The PEOPLE of the State of New York, Respondent, v. David WALLACE, Defendant-Appellant.
Judgment, Supreme Court, New York County (Rena Uviller, J.), rendered February 9, 1995, convicting defendant, upon his guilty plea, of robbery in the first degree, and sentencing him to an indeterminate term of 3 to 9 years, unanimously affirmed.
At about 1:45 AM, on July 21, 1994, defendant David Wallace and two companions, Frank Wells and Lemick Edwards, robbed six passengers aboard a southbound # 1 subway train in the vicinity of Dyckman Street in Manhattan. During the robbery, Wells displayed what appeared to be a gun.
The three men were thereafter charged with six counts of first-degree robbery and six counts of second-degree robbery. Each of them pleaded guilty to first-degree robbery in exchange for a sentence of 3 to 9 years. (Wells and Edwards are not parties to this appeal.)
The plea allocutions of Wells and Wallace were conducted simultaneously on January 9, 1995. Both were represented by counsel. The court began with Wells, who admitted that he and his co-defendants “got on the train and robbed six people.” The following colloquy then ensued about the alleged gun:
COURT: Who displayed what appeared to be a gun?
WELLS: I did.
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COURT: It was something that looked like a gun? It was an imitation gun?
The prosecution did not dispute Wells's statement that the gun was not real. Neither counsel nor the court alerted the co-defendants to the fact that if what appeared to be a pistol was not a loaded and operable pistol, they would have an affirmative defense to first-degree robbery, resulting in a reduction to second-degree robbery. Instead, the court confirmed with the prosecutor that Wells's plea was acceptable, and turned its attention to Wallace. In response to the court's inquiry, he admitted that he took a watch and money from the victims on the train, and that he and his two co-defendants committed the crime together. After the prosecutor indicated his acceptance, the court accepted both pleas. Wallace received the negotiated sentence.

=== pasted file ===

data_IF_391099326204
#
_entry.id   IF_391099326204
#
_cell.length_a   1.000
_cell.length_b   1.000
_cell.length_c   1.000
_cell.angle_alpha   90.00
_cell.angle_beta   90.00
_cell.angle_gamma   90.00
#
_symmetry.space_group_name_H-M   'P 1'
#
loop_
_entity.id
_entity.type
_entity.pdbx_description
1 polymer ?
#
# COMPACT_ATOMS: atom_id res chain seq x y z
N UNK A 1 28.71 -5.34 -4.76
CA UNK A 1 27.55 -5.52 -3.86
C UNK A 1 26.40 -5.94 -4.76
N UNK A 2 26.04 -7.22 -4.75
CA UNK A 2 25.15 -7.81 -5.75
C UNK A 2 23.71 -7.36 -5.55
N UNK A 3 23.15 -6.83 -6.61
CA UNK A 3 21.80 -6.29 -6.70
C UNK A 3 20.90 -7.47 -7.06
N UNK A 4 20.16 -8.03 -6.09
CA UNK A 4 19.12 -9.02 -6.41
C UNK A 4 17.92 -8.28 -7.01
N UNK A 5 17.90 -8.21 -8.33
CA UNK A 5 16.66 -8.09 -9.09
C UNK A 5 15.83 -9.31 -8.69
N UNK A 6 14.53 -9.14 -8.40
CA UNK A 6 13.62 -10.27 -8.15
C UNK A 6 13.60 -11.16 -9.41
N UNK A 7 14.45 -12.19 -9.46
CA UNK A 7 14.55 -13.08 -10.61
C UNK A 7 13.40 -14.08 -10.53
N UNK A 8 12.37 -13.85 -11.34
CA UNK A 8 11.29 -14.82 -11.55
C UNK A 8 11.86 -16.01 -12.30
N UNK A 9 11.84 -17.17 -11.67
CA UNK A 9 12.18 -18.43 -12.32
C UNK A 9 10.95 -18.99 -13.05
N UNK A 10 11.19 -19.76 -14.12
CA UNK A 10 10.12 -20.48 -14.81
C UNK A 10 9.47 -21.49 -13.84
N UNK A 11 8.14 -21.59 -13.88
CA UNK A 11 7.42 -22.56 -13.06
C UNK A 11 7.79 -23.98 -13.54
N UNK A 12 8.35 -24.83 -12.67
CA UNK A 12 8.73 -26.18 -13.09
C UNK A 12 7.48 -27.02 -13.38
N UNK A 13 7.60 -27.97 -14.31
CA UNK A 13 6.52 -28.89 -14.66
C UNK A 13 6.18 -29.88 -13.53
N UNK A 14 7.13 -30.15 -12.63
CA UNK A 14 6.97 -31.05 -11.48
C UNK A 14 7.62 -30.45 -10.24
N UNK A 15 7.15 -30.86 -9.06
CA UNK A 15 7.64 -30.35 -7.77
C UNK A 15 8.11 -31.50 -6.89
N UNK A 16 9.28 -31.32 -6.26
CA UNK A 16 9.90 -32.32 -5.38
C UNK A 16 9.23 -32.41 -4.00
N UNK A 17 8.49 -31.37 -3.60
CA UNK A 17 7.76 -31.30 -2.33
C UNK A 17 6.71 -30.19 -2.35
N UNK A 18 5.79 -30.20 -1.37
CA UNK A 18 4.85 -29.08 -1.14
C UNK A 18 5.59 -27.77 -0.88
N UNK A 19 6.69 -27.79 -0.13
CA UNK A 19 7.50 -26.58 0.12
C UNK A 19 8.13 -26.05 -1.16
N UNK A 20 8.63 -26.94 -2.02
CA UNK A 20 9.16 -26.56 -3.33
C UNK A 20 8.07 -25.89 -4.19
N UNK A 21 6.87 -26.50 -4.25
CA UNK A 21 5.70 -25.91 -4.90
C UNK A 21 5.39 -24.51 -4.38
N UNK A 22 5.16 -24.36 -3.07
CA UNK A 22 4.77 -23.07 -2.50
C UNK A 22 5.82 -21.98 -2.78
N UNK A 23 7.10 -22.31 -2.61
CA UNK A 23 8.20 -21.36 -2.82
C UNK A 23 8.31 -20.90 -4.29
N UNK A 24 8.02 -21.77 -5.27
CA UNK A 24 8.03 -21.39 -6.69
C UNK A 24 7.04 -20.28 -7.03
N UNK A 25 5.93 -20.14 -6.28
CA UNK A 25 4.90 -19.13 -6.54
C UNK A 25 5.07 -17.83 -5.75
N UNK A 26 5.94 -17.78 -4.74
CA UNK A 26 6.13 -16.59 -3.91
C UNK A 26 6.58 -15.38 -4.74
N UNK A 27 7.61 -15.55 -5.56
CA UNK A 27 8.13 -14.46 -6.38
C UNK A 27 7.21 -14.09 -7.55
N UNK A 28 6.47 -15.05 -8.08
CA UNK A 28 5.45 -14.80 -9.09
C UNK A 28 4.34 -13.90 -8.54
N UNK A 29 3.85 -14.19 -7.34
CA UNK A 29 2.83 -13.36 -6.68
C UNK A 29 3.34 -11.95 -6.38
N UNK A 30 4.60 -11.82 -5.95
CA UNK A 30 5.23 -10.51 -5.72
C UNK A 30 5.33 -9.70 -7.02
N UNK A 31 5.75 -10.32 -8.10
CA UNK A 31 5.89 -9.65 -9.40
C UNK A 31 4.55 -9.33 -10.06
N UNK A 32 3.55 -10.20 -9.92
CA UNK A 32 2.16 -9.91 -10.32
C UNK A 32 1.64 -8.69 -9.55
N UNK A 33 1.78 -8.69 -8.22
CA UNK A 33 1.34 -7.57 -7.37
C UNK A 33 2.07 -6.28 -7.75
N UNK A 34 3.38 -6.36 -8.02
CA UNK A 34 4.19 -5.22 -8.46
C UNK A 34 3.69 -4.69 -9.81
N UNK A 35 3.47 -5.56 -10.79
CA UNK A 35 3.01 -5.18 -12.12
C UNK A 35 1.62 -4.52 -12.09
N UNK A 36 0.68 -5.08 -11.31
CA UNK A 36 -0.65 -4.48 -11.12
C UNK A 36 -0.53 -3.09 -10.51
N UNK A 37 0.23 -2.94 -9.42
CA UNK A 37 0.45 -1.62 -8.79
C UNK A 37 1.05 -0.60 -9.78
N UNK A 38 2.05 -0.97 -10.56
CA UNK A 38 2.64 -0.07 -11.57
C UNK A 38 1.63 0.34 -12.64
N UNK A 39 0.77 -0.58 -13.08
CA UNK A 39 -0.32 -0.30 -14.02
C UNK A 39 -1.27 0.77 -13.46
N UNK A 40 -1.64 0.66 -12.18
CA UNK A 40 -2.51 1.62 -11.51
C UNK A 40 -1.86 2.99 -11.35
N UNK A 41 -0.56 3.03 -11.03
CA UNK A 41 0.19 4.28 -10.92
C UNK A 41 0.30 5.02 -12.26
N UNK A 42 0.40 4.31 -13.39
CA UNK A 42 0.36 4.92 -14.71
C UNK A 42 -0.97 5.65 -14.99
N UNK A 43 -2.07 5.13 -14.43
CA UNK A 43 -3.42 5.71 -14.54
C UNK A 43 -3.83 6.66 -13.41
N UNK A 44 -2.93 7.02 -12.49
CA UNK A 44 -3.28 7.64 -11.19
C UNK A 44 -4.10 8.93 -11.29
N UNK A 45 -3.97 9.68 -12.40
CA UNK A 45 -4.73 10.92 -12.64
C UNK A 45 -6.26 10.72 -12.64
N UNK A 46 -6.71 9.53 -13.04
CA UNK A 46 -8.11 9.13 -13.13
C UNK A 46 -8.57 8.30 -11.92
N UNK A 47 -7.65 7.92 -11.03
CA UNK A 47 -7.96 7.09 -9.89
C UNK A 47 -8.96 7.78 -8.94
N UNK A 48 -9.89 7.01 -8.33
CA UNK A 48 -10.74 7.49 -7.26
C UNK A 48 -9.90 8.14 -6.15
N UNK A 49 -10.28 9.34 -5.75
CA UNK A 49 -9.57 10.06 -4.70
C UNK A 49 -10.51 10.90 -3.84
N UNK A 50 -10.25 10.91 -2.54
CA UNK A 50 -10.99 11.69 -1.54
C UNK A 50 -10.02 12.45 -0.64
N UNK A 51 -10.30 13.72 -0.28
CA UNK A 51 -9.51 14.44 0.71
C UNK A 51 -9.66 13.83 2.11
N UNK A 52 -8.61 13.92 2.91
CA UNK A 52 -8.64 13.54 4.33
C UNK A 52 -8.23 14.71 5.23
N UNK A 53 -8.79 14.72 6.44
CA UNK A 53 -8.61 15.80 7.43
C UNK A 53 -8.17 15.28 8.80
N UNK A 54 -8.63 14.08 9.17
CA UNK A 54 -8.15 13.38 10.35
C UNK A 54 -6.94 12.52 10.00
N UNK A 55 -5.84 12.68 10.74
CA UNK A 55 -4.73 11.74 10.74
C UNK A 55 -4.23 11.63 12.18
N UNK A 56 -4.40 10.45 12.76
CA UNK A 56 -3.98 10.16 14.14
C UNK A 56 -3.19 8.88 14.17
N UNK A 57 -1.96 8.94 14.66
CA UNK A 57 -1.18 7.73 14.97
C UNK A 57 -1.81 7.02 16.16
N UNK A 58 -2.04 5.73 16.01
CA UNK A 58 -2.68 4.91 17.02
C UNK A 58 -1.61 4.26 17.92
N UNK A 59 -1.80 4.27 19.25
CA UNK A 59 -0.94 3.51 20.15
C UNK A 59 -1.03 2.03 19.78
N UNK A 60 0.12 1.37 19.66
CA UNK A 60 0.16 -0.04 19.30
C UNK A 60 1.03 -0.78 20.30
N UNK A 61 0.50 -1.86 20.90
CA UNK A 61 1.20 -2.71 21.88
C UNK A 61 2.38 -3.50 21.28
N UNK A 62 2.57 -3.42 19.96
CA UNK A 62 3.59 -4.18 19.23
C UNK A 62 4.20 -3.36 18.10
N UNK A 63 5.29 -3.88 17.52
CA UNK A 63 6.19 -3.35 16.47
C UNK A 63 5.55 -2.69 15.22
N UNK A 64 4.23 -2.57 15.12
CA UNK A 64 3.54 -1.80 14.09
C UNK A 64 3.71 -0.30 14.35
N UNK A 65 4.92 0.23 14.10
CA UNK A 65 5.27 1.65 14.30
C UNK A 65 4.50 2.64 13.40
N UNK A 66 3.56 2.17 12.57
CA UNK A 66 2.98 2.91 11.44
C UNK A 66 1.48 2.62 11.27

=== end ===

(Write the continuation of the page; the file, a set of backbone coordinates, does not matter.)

On appeal, defendant Wallace argues, for the first time, that his plea should be vacated and his conviction reduced to second-degree robbery because the court failed to tell him of the potential affirmative defense raised by Wells's claim that the gun was not real. While the request to vacate the plea might have merit, it is unpreserved for our review.
Penal Law § 160.15(4) provides that a defendant is guilty of first-degree robbery when he forcibly steals property and, in the course of the robbery or flight therefrom, he or another participant in the crime displays what appears to be a gun. The statute also provides that it shall be an affirmative defense that such gun was not a loaded and operable weapon. Thus, if a defendant proves by a preponderance of the evidence that the object displayed was not an operable firearm, he may be convicted only of second-degree robbery (People v. Baskerville, 60 N.Y.2d 374, 380, 469 N.Y.S.2d 646, 457 N.E.2d 752). If the court fails to inquire into the defendant's awareness of the “unloaded firearm” affirmative defense and its potential applicability to the facts at hand, the plea must be vacated, and the matter will be remanded for trial, unless the People consent to reduce the conviction to second degree robbery (see, People v. Reyes, 92 A.D.2d 776, 777, 459 N.Y.S.2d 614; People v. Vaughn, 119 A.D.2d 779, 501 N.Y.S.2d 185, lv. denied 68 N.Y.2d 760, 506 N.Y.S.2d 1049, 497 N.E.2d 719; People v. Rafael, 243 A.D.2d 277, 663 N.Y.S.2d 17).